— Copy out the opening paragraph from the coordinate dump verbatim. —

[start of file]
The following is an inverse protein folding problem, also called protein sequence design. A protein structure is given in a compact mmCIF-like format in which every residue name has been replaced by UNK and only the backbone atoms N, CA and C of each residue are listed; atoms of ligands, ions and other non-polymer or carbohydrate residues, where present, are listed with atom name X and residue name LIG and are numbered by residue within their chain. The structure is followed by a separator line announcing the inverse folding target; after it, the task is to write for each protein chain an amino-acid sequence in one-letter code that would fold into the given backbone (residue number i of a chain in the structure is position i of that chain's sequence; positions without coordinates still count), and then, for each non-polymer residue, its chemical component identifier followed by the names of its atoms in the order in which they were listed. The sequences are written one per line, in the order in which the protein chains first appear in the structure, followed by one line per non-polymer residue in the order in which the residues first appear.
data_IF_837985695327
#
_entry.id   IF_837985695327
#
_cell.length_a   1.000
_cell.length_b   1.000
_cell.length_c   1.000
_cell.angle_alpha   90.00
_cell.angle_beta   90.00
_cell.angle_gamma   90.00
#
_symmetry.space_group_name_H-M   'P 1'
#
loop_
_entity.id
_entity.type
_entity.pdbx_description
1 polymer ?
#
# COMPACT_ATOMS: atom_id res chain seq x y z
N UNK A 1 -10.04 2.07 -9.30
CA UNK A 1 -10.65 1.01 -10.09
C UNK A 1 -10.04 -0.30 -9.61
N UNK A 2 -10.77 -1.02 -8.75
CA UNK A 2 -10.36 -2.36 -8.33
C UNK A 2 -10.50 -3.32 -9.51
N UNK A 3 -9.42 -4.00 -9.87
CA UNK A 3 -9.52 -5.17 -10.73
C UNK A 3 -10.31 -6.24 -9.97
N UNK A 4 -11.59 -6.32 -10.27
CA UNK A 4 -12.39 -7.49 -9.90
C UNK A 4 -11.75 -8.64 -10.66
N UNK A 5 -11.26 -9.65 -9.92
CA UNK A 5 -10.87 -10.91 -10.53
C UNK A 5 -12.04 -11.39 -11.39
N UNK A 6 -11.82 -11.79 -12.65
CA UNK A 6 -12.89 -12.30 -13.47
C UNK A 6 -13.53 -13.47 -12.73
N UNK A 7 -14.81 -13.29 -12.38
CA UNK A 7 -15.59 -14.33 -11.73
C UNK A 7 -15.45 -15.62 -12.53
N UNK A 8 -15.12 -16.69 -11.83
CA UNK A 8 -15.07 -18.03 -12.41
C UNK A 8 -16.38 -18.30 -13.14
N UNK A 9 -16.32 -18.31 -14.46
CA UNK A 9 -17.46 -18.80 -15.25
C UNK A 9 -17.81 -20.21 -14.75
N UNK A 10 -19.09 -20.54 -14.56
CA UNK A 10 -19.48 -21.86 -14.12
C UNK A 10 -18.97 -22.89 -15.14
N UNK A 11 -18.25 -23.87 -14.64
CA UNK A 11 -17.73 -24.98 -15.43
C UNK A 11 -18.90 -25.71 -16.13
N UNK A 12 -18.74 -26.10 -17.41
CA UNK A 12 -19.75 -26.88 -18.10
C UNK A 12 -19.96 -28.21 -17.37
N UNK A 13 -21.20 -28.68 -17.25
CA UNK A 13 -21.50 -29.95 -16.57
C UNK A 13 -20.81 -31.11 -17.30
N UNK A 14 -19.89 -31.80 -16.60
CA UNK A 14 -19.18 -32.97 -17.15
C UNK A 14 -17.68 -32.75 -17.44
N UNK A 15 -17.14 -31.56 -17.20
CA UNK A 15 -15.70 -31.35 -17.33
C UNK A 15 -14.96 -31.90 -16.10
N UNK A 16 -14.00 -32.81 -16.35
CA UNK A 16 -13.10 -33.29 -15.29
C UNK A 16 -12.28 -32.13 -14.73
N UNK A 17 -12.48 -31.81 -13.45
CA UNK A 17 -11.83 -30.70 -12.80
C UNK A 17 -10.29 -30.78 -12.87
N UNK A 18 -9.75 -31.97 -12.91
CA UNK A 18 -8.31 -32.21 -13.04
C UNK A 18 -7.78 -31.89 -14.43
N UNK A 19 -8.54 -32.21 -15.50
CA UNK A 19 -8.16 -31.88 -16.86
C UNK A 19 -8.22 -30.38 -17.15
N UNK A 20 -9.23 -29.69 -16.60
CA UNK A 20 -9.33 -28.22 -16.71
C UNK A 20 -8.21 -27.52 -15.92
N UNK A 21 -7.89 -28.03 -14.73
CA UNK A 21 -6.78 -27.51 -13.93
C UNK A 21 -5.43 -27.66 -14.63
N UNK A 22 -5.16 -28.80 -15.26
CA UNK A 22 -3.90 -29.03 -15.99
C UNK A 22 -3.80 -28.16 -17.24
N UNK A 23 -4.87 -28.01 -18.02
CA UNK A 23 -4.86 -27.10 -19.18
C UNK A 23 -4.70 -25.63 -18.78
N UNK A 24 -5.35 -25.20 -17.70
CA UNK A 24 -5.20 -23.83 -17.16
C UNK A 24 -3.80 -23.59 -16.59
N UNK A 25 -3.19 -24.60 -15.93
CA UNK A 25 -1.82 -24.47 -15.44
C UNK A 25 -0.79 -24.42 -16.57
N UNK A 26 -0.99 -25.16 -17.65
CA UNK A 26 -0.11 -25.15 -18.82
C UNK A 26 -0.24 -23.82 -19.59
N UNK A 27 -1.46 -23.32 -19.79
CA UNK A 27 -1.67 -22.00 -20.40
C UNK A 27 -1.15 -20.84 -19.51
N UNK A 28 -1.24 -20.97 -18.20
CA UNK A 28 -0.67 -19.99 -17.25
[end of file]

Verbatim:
The following is an inverse protein folding problem, also called protein sequence design. A protein structure is given in a compact mmCIF-like format in which every residue name has been replaced by UNK and only the backbone atoms N, CA and C of each residue are listed; atoms of ligands, ions and other non-polymer or carbohydrate residues, where present, are listed with atom name X and residue name LIG and are numbered by residue within their chain. The structure is followed by a separator line announcing the inverse folding target; after it, the task is to write for each protein chain an amino-acid sequence in one-letter code that would fold into the given backbone (residue number i of a chain in the structure is position i of that chain's sequence; positions without coordinates still count), and then, for each non-polymer residue, its chemical component identifier followed by the names of its atoms in the order in which they were listed. The sequences are written one per line, in the order in which the protein chains first appear in the structure, followed by one line per non-polymer residue in the order in which the residues first appear.